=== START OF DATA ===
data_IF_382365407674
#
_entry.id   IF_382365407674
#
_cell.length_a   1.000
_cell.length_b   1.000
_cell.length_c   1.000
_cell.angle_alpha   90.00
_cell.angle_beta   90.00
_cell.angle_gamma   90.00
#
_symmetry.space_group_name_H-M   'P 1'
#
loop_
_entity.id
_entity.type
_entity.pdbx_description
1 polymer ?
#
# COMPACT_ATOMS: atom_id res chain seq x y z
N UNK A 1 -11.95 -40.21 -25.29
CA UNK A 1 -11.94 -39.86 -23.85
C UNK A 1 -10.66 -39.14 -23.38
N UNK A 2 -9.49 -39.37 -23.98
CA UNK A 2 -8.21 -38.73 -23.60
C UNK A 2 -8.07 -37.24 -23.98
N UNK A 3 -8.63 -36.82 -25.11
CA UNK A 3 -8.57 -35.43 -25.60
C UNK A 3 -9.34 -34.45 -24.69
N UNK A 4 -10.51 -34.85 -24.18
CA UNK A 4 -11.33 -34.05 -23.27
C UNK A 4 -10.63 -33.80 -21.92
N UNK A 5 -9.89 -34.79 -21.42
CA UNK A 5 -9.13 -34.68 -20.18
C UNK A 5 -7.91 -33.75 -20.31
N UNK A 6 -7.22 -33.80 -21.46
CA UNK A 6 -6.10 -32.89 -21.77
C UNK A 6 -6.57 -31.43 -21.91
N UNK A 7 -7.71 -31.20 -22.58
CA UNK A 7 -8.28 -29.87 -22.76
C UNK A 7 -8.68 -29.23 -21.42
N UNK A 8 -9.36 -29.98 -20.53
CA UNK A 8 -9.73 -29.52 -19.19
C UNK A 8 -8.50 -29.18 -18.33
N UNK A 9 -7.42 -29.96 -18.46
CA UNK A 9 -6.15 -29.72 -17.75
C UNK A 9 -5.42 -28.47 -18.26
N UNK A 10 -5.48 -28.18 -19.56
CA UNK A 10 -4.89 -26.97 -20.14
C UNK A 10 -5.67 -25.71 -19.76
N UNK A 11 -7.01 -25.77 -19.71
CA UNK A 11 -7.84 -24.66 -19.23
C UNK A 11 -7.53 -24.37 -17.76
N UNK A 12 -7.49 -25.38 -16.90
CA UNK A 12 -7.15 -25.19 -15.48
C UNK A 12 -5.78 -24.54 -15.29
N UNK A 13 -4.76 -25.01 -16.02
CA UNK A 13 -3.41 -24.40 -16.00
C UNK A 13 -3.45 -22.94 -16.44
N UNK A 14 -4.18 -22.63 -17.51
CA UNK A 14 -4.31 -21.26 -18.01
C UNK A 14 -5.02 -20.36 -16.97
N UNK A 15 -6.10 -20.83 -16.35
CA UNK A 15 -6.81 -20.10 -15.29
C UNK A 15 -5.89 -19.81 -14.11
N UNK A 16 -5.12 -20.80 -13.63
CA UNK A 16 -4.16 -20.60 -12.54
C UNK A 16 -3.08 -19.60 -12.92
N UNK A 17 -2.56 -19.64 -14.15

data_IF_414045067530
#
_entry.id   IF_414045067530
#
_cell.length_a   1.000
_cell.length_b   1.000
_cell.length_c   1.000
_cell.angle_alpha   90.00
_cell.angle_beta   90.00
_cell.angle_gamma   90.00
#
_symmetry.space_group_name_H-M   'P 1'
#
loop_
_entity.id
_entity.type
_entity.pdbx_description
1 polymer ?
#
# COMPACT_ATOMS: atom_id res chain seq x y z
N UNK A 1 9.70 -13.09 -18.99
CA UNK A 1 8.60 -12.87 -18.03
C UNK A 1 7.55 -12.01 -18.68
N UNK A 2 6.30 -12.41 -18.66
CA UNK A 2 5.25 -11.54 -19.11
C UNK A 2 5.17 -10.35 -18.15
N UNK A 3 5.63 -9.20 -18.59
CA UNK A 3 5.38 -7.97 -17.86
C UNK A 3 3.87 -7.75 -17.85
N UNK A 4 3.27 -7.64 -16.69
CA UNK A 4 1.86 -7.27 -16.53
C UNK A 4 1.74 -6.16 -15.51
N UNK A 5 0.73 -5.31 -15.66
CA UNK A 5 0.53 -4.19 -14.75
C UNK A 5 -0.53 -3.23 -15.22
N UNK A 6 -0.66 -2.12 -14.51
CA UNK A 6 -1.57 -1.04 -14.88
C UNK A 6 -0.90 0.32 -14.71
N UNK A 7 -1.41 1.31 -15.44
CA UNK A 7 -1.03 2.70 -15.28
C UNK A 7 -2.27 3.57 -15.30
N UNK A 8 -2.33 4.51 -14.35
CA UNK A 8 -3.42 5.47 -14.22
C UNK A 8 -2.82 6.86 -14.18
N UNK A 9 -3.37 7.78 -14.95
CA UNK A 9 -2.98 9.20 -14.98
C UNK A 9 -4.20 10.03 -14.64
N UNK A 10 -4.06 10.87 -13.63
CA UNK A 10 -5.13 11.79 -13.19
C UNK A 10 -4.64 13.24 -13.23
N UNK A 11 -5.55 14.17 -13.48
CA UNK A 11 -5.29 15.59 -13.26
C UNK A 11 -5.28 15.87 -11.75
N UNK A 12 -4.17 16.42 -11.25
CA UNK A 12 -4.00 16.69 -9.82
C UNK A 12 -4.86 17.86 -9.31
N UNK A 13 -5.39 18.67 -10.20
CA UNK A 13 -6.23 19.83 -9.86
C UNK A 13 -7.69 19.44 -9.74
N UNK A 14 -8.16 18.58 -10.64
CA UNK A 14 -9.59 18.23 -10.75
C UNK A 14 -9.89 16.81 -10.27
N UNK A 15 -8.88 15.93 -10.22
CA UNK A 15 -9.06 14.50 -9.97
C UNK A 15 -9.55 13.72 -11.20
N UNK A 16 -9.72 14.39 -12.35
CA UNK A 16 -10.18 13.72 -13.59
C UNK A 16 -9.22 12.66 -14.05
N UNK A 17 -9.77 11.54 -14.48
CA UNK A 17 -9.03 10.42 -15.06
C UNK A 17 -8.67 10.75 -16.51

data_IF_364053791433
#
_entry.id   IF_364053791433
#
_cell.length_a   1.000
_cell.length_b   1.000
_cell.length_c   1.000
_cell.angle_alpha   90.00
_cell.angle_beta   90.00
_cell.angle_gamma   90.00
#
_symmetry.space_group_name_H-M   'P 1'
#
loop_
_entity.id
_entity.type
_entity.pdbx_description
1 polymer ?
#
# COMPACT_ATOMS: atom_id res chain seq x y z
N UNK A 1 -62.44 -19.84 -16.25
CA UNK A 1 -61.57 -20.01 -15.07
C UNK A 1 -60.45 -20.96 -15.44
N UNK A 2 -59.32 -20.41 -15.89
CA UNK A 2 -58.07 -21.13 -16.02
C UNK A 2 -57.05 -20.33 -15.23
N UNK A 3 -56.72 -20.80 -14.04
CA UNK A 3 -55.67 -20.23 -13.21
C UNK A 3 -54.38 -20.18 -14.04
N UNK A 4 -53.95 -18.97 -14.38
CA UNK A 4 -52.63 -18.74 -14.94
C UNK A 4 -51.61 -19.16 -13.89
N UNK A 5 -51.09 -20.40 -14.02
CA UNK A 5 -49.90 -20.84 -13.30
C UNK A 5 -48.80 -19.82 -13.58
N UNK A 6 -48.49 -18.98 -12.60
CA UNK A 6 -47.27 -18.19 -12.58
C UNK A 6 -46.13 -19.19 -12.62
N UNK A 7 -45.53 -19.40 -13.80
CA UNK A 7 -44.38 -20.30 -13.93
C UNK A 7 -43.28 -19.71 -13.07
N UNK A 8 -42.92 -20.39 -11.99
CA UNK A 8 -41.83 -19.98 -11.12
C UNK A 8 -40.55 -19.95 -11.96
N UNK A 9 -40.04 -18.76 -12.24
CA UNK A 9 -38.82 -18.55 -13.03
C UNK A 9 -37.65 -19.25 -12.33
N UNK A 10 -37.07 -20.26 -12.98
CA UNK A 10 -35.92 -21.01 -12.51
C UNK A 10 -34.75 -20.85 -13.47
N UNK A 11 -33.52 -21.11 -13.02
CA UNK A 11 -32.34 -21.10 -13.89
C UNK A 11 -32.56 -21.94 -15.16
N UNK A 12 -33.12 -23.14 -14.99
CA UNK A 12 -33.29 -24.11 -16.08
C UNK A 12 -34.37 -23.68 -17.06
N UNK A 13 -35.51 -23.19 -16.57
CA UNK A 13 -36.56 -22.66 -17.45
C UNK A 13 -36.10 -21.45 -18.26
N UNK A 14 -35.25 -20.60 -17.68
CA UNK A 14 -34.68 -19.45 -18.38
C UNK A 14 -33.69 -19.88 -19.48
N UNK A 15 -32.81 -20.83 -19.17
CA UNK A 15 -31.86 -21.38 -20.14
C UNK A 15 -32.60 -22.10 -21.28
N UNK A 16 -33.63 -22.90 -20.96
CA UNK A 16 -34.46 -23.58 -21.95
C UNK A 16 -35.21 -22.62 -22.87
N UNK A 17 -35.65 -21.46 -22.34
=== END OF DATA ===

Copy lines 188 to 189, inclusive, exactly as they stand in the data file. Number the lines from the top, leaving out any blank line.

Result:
N UNK A 10 -37.07 -20.26 -12.98
CA UNK A 10 -35.92 -21.01 -12.51